Leviticus 10 says nothing about shellfish or homosexuality. (Leviticus 10:10 "You must distinguish between the holy and the common, between the unclean and the clean, and you must teach the Israelites all the decrees the LORD has given them through Moses.") The author of the question has misquoted the Bible.

Leviticus 20:20 states, "'If a man sleeps with his aunt, he has dishonored his uncle. They will be held responsible; they will die childless. " The author of the question has misquoted the Bible.

Actually, he or she made a bit of a pun (get it 20:20/eyesight) while pointing those like you who followed up to a ridiculous scripture.

Finally, to the reader, I hope that this has shown you that a criticism that is allowed to stand on its own without allowing for a defense from the criticized party, only serves to make fools of the critic and his followers. Yes, the Bible does hold many difficulties, but most, if not all, have been addressed and answered at some point in its 2,000 year history. The answers are out there. The easiest thing for a critic to do is mis-quote or take out of context an otherwise easily-explainable statement and let the criticism act as its own proof. Be wary of falling victim to such unscholarly tactics. Do not, as it were, believe everything you read. The Bible instructs us to "test everything" (1Thessalonians 5:21) and hold on to that which is good. You should feel free to put the Bible to the test (it has withstood such testing for thousands of years!), but you should also put its critics to the test. To not do so equally would be hypocritical. God's Word is awesome, and the testimony of literally millions and millions of changed (for the better) lives should be reason enough for you to consider checking it out with a fair and seeking heart. May God bless you in your search for truth.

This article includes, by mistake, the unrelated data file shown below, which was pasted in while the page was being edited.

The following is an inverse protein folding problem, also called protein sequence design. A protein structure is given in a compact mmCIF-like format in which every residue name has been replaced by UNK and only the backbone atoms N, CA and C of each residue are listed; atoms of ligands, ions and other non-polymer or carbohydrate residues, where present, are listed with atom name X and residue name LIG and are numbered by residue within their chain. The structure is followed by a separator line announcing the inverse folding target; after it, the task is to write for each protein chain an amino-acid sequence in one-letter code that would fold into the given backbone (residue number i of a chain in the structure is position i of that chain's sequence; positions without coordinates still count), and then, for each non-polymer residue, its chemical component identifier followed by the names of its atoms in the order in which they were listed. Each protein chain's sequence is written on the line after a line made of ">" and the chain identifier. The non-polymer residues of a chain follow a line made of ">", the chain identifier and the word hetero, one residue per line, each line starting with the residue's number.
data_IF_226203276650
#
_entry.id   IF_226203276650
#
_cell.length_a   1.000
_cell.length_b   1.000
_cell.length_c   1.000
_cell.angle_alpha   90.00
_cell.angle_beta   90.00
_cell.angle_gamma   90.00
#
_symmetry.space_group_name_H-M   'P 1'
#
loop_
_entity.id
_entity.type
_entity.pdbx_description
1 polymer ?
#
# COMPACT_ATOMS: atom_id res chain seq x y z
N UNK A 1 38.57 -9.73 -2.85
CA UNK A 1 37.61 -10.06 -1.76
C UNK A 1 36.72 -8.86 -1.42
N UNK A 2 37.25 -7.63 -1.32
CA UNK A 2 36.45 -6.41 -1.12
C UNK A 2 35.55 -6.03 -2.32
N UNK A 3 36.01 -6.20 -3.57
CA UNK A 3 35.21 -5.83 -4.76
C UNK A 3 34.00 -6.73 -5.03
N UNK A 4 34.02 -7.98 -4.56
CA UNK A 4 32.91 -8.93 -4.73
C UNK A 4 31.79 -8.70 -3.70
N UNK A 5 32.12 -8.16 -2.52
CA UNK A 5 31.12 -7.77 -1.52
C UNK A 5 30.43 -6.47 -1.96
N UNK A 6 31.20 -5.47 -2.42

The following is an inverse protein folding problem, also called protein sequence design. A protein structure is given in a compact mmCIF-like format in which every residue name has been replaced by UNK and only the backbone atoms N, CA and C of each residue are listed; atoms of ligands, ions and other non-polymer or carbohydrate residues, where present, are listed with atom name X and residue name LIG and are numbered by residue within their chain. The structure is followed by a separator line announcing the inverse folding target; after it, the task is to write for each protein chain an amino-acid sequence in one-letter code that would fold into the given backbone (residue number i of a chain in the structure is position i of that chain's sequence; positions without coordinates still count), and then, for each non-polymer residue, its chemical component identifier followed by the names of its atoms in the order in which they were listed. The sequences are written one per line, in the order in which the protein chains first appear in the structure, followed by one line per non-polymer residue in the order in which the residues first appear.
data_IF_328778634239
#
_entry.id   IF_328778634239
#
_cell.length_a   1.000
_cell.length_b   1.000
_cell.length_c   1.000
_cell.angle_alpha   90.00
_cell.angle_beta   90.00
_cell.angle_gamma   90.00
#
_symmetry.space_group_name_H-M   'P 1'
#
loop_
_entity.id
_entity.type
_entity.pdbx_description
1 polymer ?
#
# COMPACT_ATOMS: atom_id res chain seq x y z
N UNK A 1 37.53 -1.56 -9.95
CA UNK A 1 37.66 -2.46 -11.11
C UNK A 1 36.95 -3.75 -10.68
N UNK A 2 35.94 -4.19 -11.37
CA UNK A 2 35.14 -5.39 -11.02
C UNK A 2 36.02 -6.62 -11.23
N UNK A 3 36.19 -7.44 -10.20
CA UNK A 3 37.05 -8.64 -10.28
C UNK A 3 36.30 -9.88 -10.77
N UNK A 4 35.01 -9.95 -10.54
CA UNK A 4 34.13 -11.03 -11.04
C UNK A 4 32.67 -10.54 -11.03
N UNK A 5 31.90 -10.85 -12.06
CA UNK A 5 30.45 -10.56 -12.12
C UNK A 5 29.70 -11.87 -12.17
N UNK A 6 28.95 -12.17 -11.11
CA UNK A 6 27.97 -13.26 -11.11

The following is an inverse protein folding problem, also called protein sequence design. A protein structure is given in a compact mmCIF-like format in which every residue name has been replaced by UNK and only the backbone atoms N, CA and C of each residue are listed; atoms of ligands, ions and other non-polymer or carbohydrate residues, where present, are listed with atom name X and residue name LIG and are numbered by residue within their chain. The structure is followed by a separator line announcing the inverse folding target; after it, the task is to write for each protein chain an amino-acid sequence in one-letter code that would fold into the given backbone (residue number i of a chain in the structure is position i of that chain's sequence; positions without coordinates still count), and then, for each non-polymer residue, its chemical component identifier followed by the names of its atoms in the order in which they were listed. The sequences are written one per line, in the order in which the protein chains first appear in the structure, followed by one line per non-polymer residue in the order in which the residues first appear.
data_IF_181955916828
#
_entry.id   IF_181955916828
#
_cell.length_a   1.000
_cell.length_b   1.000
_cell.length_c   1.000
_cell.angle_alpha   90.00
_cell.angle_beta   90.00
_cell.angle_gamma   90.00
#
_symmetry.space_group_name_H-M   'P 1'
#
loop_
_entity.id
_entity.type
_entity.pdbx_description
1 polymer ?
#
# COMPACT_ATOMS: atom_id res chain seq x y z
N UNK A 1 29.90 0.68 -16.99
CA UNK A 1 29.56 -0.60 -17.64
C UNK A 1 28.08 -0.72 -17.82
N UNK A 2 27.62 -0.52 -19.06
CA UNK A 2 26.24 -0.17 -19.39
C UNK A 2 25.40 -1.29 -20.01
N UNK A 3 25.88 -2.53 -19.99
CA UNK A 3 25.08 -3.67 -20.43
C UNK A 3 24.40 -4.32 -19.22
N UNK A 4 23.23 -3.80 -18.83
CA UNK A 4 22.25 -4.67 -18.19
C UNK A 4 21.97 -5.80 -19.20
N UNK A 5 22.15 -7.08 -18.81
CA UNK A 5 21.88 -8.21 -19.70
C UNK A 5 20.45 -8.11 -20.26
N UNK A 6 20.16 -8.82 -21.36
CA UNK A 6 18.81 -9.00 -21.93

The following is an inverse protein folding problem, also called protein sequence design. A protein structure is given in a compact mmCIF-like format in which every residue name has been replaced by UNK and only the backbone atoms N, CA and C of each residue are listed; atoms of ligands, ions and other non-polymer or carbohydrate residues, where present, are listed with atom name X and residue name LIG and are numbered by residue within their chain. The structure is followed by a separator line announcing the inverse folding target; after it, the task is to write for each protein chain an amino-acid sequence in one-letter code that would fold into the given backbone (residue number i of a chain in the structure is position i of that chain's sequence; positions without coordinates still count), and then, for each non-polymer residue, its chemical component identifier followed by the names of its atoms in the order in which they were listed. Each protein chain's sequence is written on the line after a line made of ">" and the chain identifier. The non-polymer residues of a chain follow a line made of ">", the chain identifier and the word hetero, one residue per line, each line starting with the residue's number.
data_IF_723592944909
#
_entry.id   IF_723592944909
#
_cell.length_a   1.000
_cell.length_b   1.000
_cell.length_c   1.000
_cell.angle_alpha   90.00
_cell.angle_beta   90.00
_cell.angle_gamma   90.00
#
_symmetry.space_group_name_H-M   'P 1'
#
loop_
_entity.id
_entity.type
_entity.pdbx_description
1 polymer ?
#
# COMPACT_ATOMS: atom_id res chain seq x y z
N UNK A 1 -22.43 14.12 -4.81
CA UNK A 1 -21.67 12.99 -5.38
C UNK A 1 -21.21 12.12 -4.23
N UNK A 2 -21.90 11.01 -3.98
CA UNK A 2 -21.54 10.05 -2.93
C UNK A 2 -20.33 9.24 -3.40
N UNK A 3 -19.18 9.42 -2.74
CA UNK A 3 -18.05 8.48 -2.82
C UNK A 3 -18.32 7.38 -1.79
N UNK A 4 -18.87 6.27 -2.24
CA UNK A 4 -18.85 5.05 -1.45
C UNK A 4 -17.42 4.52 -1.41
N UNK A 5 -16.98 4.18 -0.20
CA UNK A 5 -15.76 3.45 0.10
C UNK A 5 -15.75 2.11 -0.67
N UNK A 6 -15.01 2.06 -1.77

I believe the letter was meant as sarcasm and a joke, but thanks anyway for your efforts to defend "God's Word." Your response, if nothing else, caused me to rejoice that I'm no longer interested in theology.


received 7/6/00
Sherry S. Tepper's books, specifically